Senators Collins, McCaskill Introduce Legislation to Prevent Fraud, Protect Seniors

Aging Committee Chairman and Ranking Member introduce bill to support collaborative efforts with banks and credit unions to fight fraud

      WASHINGTON, D.C. – Senators Susan Collins and Claire McCaskill, Chairman and Ranking Member of the Senate Special Committee on Aging, introduced the bipartisan “Senior$afe Act of 2015” this afternoon. This bipartisan legislation would put in place a common  sense plan to help protect American seniors from financial fraud. This bipartisan legislation would provide support to collaborative efforts among regulators, financial institutions, and legal organizations to educate bank and credit unions employees about how to identify and help stop financial exploitation of older Americans.
 
      Over the past two and a half years, the Senate Special Committee on Aging has held 15 hearings – six since January -- examining how con artists find and exploit victims and what can be done to stop them. According to the GAO, financial fraud targeting older Americans is a growing epidemic that costs seniors an estimated $2.9 billion annually.  These scams range from the infamous “Jamaican Lottery Scam,” to the notorious IRS phone scam, and, more recently, to the shady practices of some companies in the pension advance industry.
 
      “Protecting seniors from financial exploitation and fraud is one of the top priorities of the Aging Committee. One factor is common to all the fraudulent scams the Aging Committee has investigated —the fraudsters need to gain the trust and active cooperation of their victims.  Without this, their schemes would fail,” said Senator Collins. “I am very pleased to introduce this bipartisan legislation, based on Maine’s innovative Senior$afe program, that will empower and encourage our financial service representatives to identify warning signs of common scams and help stop financial fraud targeting our seniors.”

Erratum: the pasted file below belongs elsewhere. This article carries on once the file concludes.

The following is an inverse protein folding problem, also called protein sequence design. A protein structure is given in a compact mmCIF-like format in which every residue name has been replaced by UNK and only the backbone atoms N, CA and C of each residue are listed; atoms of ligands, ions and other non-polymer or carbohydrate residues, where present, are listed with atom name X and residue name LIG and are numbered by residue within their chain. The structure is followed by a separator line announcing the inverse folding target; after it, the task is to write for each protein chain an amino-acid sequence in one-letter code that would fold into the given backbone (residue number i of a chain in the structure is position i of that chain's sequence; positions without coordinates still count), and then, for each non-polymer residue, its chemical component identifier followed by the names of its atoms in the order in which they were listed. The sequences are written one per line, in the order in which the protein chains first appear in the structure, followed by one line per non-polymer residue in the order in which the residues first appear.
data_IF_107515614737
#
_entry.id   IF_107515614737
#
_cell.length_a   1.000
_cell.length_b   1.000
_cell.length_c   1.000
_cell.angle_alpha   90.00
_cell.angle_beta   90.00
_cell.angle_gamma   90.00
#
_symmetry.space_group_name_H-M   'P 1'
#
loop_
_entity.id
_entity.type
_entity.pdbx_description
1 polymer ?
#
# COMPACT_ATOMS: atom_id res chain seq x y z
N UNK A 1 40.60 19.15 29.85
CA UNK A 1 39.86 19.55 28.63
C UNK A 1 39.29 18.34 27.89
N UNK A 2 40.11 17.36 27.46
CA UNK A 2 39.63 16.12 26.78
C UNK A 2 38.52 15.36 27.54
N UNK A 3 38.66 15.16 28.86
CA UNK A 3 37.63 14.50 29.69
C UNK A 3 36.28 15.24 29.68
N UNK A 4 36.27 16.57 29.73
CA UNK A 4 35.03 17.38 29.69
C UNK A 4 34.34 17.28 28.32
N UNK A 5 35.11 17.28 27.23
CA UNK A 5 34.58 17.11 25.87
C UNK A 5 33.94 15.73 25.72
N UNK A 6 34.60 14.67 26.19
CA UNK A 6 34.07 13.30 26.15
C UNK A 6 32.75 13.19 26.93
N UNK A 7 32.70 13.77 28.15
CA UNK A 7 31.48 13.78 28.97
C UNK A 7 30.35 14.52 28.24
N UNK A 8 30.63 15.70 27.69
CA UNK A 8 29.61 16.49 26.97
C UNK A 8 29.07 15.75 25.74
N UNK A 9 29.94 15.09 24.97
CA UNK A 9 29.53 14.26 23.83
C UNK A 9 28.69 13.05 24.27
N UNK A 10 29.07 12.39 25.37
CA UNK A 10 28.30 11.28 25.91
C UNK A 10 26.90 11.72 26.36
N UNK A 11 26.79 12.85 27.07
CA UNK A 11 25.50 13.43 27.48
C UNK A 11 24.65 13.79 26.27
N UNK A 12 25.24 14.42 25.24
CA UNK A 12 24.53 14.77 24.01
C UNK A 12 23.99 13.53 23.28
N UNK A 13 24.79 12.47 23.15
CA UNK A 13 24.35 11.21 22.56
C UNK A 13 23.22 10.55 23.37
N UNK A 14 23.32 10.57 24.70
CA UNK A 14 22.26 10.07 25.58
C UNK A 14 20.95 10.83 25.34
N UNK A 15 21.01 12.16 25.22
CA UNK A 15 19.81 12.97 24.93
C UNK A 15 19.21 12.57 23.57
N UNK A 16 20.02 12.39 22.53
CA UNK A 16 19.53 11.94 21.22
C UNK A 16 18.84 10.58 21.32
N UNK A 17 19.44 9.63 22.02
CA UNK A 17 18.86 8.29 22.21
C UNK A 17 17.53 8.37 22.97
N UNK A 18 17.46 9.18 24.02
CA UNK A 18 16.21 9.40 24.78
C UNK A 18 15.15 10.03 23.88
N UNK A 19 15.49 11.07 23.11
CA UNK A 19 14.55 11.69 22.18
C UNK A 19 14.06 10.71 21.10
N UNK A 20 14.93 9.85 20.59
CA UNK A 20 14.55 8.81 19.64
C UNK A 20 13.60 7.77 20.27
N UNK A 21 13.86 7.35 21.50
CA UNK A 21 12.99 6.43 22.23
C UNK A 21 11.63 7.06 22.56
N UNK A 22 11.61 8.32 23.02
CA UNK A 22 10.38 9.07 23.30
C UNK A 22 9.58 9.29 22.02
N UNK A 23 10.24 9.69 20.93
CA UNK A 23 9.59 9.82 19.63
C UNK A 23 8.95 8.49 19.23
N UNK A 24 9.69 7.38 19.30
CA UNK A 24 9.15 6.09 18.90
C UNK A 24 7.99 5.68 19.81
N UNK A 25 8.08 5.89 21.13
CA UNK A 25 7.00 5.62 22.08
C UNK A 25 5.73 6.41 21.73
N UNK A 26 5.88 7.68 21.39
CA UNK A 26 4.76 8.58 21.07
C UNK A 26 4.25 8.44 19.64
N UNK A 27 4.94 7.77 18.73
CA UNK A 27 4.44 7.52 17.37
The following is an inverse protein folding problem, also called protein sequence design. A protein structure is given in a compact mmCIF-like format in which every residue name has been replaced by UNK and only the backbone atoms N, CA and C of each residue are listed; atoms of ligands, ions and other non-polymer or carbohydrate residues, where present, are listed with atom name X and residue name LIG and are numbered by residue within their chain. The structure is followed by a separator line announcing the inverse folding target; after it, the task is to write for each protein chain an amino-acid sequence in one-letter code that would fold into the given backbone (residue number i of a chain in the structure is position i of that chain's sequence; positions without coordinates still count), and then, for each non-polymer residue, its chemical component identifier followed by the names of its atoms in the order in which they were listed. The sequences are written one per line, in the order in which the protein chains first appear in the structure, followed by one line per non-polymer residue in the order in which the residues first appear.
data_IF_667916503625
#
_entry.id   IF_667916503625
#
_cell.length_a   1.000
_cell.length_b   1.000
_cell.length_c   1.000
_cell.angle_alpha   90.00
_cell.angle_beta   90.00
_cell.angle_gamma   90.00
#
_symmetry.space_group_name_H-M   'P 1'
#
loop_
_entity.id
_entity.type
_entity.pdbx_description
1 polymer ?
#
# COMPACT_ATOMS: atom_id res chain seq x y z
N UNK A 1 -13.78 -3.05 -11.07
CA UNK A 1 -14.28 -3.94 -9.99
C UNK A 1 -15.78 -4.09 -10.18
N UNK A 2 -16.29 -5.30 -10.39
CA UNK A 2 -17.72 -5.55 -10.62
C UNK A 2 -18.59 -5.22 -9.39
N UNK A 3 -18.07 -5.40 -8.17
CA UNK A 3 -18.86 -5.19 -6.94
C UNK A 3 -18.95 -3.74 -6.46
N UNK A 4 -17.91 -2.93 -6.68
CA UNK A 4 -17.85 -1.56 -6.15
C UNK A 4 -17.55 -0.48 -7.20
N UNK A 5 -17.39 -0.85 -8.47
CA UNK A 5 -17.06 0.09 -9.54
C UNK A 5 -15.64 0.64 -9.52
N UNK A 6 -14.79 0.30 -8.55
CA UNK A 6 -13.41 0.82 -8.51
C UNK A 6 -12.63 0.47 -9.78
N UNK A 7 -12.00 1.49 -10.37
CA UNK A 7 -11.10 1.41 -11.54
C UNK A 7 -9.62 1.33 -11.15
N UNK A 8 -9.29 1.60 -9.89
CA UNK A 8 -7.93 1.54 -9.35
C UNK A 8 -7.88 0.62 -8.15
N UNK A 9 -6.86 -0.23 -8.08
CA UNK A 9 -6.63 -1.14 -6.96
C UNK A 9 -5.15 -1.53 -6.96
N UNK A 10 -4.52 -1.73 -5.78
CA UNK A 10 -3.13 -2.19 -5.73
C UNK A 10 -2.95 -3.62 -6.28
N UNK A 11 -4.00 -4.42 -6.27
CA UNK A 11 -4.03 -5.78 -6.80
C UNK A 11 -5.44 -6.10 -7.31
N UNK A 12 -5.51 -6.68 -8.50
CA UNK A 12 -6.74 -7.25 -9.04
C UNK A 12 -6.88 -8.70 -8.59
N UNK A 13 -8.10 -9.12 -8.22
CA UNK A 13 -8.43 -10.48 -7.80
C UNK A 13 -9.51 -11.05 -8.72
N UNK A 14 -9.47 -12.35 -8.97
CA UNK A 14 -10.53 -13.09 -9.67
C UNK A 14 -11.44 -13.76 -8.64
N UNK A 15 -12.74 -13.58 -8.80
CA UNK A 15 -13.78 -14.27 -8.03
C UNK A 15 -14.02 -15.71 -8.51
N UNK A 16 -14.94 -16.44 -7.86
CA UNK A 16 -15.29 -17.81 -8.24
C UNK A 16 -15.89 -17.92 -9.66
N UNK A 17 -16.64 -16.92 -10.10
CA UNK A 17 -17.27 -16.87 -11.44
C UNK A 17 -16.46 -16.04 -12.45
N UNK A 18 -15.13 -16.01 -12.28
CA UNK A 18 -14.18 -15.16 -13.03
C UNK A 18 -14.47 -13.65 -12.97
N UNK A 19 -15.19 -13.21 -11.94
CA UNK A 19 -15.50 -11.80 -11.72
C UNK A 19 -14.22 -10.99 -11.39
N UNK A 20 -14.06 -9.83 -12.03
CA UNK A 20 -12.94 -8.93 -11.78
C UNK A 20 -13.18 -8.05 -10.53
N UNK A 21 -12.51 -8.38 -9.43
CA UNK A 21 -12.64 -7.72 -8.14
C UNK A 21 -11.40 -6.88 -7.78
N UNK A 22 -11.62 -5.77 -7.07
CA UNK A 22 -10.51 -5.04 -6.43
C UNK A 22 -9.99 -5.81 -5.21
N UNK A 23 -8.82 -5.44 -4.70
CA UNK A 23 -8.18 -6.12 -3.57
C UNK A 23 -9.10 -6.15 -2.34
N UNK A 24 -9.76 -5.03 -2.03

Current bank privacy laws can make it difficult for financial institutions to report suspected fraud to the proper authorities. The Collins-McCaskill legislation would encourage banks, credit unions, investment advisors, and broker-dealers to report fraud by providing these institutions and their employees with protection from law suits so long as employees are trained in how to spot and report suspected financial exploitation, and their reports are made in good faith and on a reasonable basis to the proper authorities. 
 
      The Senior$afe Act is based on Maine’s innovative Senior$afe program, a collaborative effort by Maine’s regulators, financial institutions, and legal organizations to educate bank and credit union employees on how to identify and help stop financial exploitation of older Mainers.  This program, pioneered by Maine Securities Administrator Judith Shaw, also serves as the template for model legislation developed for adoption at the state level by the North American Securities Administrators Association, which has endorsed the Collins-McCaskill bill.